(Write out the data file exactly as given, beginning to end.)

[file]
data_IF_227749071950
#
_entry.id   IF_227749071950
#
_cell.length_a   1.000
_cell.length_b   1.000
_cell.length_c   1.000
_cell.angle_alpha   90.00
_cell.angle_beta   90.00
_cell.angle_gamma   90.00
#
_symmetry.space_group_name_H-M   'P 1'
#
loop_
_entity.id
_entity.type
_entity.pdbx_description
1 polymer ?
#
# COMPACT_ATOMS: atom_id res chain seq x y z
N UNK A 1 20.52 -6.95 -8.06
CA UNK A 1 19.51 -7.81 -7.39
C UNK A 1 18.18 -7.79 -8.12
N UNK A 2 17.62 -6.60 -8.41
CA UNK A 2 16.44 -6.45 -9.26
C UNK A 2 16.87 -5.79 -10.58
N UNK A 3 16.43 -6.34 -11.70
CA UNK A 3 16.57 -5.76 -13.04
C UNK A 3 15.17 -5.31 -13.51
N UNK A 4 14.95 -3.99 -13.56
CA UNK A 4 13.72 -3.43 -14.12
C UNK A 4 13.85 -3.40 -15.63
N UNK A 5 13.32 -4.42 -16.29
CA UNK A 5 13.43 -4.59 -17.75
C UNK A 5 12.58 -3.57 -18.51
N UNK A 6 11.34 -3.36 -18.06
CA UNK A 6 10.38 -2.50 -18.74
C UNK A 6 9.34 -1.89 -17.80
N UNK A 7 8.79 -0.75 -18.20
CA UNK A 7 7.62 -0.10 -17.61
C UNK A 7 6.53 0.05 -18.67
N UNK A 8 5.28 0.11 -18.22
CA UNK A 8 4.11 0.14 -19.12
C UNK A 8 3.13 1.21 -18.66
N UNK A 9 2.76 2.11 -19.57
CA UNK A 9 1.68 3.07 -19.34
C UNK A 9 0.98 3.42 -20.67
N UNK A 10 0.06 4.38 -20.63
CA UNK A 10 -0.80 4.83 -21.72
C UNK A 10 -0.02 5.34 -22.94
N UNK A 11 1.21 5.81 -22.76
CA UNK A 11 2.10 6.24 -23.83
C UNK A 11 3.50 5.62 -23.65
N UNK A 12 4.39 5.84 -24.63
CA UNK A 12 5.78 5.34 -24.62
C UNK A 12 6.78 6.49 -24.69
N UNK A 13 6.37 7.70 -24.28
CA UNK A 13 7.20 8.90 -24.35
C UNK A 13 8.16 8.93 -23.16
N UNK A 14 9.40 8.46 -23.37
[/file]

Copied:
data_IF_227749071950
#
_entry.id   IF_227749071950
#
_cell.length_a   1.000
_cell.length_b   1.000
_cell.length_c   1.000
_cell.angle_alpha   90.00
_cell.angle_beta   90.00
_cell.angle_gamma   90.00
#
_symmetry.space_group_name_H-M   'P 1'
#
loop_
_entity.id
_entity.type
_entity.pdbx_description
1 polymer ?
#
# COMPACT_ATOMS: atom_id res chain seq x y z
N UNK A 1 20.52 -6.95 -8.06
CA UNK A 1 19.51 -7.81 -7.39
C UNK A 1 18.18 -7.79 -8.12
N UNK A 2 17.62 -6.60 -8.41
CA UNK A 2 16.44 -6.45 -9.26
C UNK A 2 16.87 -5.79 -10.58
N UNK A 3 16.43 -6.34 -11.70
CA UNK A 3 16.57 -5.76 -13.04
C UNK A 3 15.17 -5.31 -13.51
N UNK A 4 14.95 -3.99 -13.56
CA UNK A 4 13.72 -3.43 -14.12
C UNK A 4 13.85 -3.40 -15.63
N UNK A 5 13.32 -4.42 -16.29
CA UNK A 5 13.43 -4.59 -17.75
C UNK A 5 12.58 -3.57 -18.51
N UNK A 6 11.34 -3.36 -18.06
CA UNK A 6 10.38 -2.50 -18.74
C UNK A 6 9.34 -1.89 -17.80
N UNK A 7 8.79 -0.75 -18.20
CA UNK A 7 7.62 -0.10 -17.61
C UNK A 7 6.53 0.05 -18.67
N UNK A 8 5.28 0.11 -18.22
CA UNK A 8 4.11 0.14 -19.12
C UNK A 8 3.13 1.21 -18.66
N UNK A 9 2.76 2.11 -19.57
CA UNK A 9 1.68 3.07 -19.34
C UNK A 9 0.98 3.42 -20.67
N UNK A 10 0.06 4.38 -20.63
CA UNK A 10 -0.80 4.83 -21.72
C UNK A 10 -0.02 5.34 -22.94
N UNK A 11 1.21 5.81 -22.76
CA UNK A 11 2.10 6.24 -23.83
C UNK A 11 3.50 5.62 -23.65
N UNK A 12 4.39 5.84 -24.63
CA UNK A 12 5.78 5.34 -24.62
C UNK A 12 6.78 6.49 -24.69
N UNK A 13 6.37 7.70 -24.28
CA UNK A 13 7.20 8.90 -24.35
C UNK A 13 8.16 8.93 -23.16
N UNK A 14 9.40 8.46 -23.37